Reviewed by Priscilla Issa An imprisoned troubadour, a love triangle, dysfunctional family relationships, a vendetta, deceased babies, suicide, and a prophecy…Opera Australia’s Il Trovatore, as director David Livermore put it, drowns the audience in horror. For it is “when the human being is bent on revenge and blinds himself by committing violence against his fellow man, all that is left is a cry of pain and loneliness”. Giuseppe Verdi’s opera was originally based on a drama about the Spanish civil war of 1412, written by playwright Antonio Garcia Gutierrez in 1853. Opera Australia transposes the work to the Spanish civil war of 1936, where the Nazi sympathasisers in the lead up to WWII persecuted and murdered the Romani people. For a long period in history, these people were the outcasts of Europe, often viewed with suspicion. The question of how to represent the Romani in this production was answered through circus acrobatics and tarot reading. The question of how to represent the hatred towards this group of people was answered through macabre backdrops of burning buildings and fairgrounds. The plot centres around the revenge of two characters, Count di Luna and the gypsy, Azucena. Azucena’s mother was burned at the stake. The story goes that she purportedly bewitched the Count’s younger brother, Garzia. Naturally, Azucena intended to avenge her mother’s death. So, she abducts Garzia. Stricken with grief and confusion, she mistakenly murders her own son. The audience discovers that Manrico, whom Azucena has raised as her own, is in fact Garzia, the Count’s brother. The brothers, unaware of this at first, become rivals over the love of Leonora. Leonora’s love leads her to decide to free the captured Manrico. But to free him, she has promised to give herself to Count di Luna. Manrico is about to escape but discovers that Leonora has poisoned herself. Believing Leonora has given her love to the Count for Manrico’s freedom, he refuses to flee. It is her death that causes Manrico to understand the extent of her love for him. Count di Luna, infuriated by Leonora’s deceit, calls for Manrico’s beheading. The opera’s denouement sees Azucena reveal with the Count has, in fact, killed his own brother. Yonghoon Lee played the role of Manrico. While he appeared to be in physical discomfort, perhaps a result of an injury sustained in another production, his resonant and consistent tenor was exhilarating to listen to. Most impressive was the contrast between his notoriously challenging offstage musical athleticism, his first top C in “Di quella pria”, and the graceful lyricism of the duet, “Ah, si, ben mio”, sun with soprano, Leah Crocetto. Crocetto, who played the affectionate and courageous Leonora, was sublime in her aria, “D’amor sull’ali rosee”. While it took her a while to warm into her voice - perhaps as a result of opening night jitters - her messa di voce and glorious timbre created a feeling of the sublime in this Act IV showstopper. The audience loved it! She captured with ease the strength of Leonora’s moral compass and woefulness of the character’s inevitable demise. Perhaps being given a little more direction in terms of stage movements could have helped strengthen her and Lee’s chemistry. Also, occasionally her physical performance lacked conviction; it appeared as those she was second-guessing her actions. This might have had something to do with the fact that the set design was very sparse, not giving her enough of an opportunity to use her surroundings. Baritone Maxim Aniskin, as Count di Luna, performed commendably. His middle notes were focused and sonorous, and his lower notes were warm. However, there appears to be some restraint in his upper register; the notes sound held-back, when in fact they need to open up for songs like “Il balen del suo sorriso”. While he made a convincing ‘villain’, it was his vocal reservation that prevented him from demonstrating a great passion for Leonora. Undoubtedly the most seasoned performer of the night was Elena Gabouri. Her performance was a most convincing combination of world-class singing and acting. Her portrayal of Azucena captured both the bitterness and sympathy of the gypsy. Her soaring bel canto upper register captured the love she was pouring on Manrico, while her growling chest register captured her lust for vengeance. The orchestra, conducted by the masterful Andrea Battistoni, poured out the composer’s rich textures. The sound could only be described as thrilling. The music added another layer to the already robust sound of the soldiers, as well as the sweet and ecclesiastical sound of the nun’s chorus; the latter was a truly breathtaking part of the opera, musically and performatively - a personal favourite. The set design and digital content, envisioned by Giò Forma and constructed by D-Wok, were appropriately dark and unsettling. The upfront panels displayed vibrant tarot cards, foretelling the gypsy’s prophecy. The bright reds, pinks, greens, and yellows matched the costumes and acrobatic physicality of the Romani circus troupe. The grandiosity and performativity of the circus contrasted the monochromatic visual mapped imagery of a war-torn urban landscape in the background.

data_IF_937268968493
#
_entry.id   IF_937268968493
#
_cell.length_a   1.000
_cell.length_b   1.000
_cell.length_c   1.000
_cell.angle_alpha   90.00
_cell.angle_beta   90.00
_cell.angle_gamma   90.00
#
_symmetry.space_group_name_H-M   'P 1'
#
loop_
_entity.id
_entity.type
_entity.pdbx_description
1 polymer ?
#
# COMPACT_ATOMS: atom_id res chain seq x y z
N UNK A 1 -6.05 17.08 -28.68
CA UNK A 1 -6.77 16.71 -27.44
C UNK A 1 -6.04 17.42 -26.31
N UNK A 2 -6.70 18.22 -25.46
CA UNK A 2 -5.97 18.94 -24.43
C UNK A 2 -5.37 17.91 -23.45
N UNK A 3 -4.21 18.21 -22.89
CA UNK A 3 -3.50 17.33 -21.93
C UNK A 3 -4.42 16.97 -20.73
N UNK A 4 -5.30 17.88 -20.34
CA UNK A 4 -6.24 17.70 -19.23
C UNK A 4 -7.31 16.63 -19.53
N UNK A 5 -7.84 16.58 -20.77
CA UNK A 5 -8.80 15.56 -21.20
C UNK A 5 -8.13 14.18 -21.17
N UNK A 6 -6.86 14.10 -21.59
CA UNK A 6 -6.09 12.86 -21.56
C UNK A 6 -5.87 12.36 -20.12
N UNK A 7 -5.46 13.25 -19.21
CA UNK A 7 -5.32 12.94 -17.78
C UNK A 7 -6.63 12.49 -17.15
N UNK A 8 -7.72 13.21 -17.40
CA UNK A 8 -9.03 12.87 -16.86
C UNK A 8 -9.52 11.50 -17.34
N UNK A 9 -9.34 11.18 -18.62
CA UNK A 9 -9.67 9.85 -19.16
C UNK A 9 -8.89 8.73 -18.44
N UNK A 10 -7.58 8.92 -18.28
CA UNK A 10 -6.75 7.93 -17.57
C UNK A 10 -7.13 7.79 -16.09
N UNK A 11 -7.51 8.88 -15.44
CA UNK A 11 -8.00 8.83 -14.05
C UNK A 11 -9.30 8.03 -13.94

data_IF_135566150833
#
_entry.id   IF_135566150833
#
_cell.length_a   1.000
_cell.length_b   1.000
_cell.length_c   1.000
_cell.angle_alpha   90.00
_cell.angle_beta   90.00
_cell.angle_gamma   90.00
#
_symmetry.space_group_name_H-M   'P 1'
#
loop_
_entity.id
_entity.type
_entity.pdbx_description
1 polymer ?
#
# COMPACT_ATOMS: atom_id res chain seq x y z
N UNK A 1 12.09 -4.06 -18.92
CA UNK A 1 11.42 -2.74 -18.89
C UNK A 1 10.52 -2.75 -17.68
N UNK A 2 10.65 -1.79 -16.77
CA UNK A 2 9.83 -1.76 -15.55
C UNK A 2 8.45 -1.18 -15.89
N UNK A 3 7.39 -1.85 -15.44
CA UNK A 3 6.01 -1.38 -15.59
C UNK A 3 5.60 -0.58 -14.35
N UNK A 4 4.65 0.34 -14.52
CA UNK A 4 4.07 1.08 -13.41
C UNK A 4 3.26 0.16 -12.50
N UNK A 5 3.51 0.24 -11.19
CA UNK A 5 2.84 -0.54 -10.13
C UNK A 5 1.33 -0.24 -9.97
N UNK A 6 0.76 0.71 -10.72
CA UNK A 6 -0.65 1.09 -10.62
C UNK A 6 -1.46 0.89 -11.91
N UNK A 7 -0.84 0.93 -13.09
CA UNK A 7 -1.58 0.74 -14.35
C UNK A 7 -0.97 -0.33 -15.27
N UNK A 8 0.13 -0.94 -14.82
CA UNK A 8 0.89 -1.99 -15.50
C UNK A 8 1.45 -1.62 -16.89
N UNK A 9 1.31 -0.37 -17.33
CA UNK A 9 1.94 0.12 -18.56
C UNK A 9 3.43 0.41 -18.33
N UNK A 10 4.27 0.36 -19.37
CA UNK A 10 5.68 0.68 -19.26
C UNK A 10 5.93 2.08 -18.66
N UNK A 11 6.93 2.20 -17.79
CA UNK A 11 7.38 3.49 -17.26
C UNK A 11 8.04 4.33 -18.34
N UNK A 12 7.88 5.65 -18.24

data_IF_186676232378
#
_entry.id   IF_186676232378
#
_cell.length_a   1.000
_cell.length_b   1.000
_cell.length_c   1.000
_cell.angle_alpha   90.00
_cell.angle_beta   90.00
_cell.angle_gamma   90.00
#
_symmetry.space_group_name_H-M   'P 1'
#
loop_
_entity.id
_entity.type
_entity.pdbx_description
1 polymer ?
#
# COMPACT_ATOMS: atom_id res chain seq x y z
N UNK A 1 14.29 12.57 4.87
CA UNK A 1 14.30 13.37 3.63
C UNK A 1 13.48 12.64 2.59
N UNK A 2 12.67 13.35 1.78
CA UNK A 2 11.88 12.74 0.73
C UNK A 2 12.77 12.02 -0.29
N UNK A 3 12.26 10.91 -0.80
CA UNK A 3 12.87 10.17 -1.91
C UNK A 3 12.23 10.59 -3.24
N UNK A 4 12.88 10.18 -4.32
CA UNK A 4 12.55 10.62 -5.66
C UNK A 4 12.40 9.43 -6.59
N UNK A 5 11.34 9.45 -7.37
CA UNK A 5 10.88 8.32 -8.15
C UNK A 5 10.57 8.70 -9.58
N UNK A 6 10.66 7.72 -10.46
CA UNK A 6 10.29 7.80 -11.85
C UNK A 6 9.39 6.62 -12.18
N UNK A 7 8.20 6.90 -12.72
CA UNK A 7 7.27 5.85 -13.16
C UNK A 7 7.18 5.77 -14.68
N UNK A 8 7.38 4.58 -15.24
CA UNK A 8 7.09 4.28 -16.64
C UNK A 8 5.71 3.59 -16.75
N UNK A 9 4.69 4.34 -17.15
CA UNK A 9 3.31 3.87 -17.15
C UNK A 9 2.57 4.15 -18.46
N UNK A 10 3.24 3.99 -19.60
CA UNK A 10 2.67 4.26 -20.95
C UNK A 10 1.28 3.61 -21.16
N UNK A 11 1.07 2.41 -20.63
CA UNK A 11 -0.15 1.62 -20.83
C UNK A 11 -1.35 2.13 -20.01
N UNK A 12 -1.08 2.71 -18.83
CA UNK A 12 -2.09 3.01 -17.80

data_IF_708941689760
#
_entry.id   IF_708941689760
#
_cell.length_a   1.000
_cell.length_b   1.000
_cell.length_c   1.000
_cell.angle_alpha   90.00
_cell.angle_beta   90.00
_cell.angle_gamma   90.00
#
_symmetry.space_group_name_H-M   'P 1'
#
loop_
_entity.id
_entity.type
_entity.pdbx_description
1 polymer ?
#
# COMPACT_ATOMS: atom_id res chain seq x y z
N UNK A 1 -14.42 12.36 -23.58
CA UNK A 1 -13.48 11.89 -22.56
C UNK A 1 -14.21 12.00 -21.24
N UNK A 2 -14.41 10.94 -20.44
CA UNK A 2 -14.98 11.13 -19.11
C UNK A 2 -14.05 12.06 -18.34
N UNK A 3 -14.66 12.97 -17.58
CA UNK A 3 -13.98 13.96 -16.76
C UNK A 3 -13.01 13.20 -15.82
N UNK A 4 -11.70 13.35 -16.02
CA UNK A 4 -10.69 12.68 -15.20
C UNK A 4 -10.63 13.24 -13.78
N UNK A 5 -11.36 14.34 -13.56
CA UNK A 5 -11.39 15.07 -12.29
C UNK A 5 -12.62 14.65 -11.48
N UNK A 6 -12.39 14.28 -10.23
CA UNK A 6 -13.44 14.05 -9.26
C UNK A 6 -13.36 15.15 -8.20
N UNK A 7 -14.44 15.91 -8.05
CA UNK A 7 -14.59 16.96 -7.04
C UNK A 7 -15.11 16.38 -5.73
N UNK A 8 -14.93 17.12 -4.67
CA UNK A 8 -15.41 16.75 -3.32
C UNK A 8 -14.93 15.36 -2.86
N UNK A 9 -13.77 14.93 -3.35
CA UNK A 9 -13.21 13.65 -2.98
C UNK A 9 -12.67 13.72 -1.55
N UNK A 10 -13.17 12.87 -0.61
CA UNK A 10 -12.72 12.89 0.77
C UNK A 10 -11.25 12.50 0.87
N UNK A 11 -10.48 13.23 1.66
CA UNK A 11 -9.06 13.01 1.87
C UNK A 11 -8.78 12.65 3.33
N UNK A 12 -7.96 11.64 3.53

In sum, this was a brilliant take on the score and libretto - a true take on a masterpiece composition. Bravo!